Unless Happiness is the name of a hot Chinese gal in a lupsup ktv, I’ll rather have Money given as Pay.
Actually, I think whenever someone decides to take a job, leave a job or stay on in a job, the comparison that is made is between Monetary Compensation and Job Satisfaction.
When Nadnut presented the question, I think a fatal flaw was made in comparing the two situations. She said this when referring to the job that gives happiness:
A below average paying job but you’ll be able to knock off on time and you’re not stressed at all and you actually will have a social life?
A very big assumption was made. That if your job has no stress, and you can go off on time and you can have a social life, you will be Happy.
Which is nonsense. SOCIAL LIFE is the number one cause of UNHAPPINESS.
The truth is, when you decide between jobs, the decision has to be made in a relative contained context. The question thus is not whether your job allows you to do other things that bring you happiness (i.e. leave on time, go have a social life) but whether the job itself brings you happiness.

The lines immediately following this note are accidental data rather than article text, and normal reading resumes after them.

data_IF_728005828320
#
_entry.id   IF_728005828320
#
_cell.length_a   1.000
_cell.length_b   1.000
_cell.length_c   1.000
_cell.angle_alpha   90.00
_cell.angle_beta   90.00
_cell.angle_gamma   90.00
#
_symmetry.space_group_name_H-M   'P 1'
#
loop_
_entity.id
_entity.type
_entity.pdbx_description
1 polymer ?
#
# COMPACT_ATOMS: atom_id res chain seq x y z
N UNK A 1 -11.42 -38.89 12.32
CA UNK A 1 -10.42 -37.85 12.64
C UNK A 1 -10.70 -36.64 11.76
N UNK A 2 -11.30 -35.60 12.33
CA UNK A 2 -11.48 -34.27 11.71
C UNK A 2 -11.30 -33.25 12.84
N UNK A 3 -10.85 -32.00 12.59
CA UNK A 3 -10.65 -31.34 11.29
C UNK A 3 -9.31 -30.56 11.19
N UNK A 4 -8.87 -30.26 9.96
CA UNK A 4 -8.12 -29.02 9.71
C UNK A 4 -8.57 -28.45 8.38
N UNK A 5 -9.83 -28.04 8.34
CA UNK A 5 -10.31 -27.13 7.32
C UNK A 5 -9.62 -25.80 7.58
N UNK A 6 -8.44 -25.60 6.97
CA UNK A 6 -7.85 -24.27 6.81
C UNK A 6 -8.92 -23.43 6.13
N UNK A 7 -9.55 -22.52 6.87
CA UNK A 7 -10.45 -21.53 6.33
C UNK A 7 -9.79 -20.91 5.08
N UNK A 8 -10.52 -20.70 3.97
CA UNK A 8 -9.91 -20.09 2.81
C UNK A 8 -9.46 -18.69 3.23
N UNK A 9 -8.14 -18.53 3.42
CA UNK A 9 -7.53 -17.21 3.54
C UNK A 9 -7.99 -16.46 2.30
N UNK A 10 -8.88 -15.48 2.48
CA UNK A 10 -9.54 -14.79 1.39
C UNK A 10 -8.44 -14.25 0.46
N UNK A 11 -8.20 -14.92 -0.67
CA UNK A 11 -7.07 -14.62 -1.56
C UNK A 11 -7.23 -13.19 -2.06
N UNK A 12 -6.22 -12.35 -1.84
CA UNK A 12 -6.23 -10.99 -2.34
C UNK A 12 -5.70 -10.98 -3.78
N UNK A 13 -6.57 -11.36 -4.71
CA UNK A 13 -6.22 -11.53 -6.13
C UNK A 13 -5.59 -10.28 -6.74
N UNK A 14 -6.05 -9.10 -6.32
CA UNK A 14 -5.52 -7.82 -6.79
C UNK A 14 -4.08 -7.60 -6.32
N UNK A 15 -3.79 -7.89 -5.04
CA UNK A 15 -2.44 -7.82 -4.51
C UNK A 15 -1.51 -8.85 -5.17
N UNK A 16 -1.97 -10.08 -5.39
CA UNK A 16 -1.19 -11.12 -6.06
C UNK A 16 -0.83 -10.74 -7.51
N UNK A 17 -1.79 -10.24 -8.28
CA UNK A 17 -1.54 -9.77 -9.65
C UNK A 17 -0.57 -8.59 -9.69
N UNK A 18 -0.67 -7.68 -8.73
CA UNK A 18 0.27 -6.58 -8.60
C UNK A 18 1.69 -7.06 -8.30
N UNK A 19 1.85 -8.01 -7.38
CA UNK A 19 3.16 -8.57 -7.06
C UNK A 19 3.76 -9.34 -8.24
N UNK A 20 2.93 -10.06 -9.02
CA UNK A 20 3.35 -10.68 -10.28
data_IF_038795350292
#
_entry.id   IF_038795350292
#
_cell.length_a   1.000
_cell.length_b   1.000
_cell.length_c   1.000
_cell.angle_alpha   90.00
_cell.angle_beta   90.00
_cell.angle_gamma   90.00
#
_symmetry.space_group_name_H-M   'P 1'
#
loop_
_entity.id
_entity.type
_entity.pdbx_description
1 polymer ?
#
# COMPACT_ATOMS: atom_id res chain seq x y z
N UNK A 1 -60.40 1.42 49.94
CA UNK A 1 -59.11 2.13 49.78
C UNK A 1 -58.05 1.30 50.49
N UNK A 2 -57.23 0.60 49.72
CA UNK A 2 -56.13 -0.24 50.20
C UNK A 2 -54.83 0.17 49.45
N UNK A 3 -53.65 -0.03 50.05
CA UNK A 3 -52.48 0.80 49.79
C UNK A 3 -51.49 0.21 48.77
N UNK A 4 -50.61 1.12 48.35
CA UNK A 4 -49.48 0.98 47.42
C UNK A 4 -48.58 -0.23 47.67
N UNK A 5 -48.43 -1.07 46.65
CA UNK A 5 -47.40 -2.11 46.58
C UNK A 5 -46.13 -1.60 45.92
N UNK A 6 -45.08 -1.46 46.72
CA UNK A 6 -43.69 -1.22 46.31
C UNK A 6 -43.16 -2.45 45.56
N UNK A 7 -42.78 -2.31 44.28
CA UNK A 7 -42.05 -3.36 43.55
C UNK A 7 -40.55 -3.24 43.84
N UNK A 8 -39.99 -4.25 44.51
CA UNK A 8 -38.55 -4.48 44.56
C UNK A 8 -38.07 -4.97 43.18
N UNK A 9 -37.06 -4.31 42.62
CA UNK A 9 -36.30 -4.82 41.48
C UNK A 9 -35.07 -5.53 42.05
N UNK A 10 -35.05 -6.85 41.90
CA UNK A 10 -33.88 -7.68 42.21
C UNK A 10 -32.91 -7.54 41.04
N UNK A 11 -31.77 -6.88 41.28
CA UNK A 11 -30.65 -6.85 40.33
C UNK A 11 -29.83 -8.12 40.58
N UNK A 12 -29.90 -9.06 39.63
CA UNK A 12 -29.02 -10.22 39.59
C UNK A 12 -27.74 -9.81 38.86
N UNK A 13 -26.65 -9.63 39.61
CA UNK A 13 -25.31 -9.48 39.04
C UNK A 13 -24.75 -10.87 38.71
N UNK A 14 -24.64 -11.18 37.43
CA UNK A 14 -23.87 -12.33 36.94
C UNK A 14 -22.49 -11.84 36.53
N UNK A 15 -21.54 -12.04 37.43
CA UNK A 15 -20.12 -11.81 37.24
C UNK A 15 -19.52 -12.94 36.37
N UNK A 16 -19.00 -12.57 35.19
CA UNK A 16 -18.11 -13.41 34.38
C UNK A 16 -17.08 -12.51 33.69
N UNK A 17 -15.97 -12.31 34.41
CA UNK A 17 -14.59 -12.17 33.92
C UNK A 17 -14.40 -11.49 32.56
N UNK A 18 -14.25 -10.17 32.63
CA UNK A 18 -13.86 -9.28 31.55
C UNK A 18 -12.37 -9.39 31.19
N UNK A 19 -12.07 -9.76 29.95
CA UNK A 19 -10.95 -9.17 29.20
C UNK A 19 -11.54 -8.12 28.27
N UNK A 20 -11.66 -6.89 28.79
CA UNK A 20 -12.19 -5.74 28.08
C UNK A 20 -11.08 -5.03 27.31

In other words, does the job itself give you Job Satisfaction.
For example, you might not get paid a lot, if anything, by going off to Africa to study what they are doing, but seeing their problems and coming up with ingenious simple solutions to make their life better might fill you with warm fuzzy feelings that even money whichpays for a Spitzer’s girl cannot buy.
When we decide, we are always doing a trade-off between Job Satisfaction and Monetary Compensation.
The lower the Job Satisfaction, the more Monetary Compensation we want. The higher the Monetary Compensation, the more we are willing to endure a lack of Job Satisfaction.
I think most of us instinctively want Job Satisfaction once we pass a certain stage of meeting our basic needs. Monetary Compensation is the, arguably, imperfect substitute for what our heart truly desires. We need it to get stuff to fill the void that is left by a lack of personal fulfillment and if we can’t get it from our job, where we spend a good part of our lives, then where else can we get it?
Of course, the question then is what’s your threshold?
How much of Job Satisfaction are you willing to give up just for Monetary Compensation?
And how much money is needed to ease the pain of the loss of each unit of satisfaction (assuming it is quantifiable) from a job that is more work and not life?
Me? I place a premium on Job Satisfaction.
Update:I asked what else can fill the void in our lives. To preempt the answer from certain individuals, the answer is God. And I actually do believe that. If God was real of course.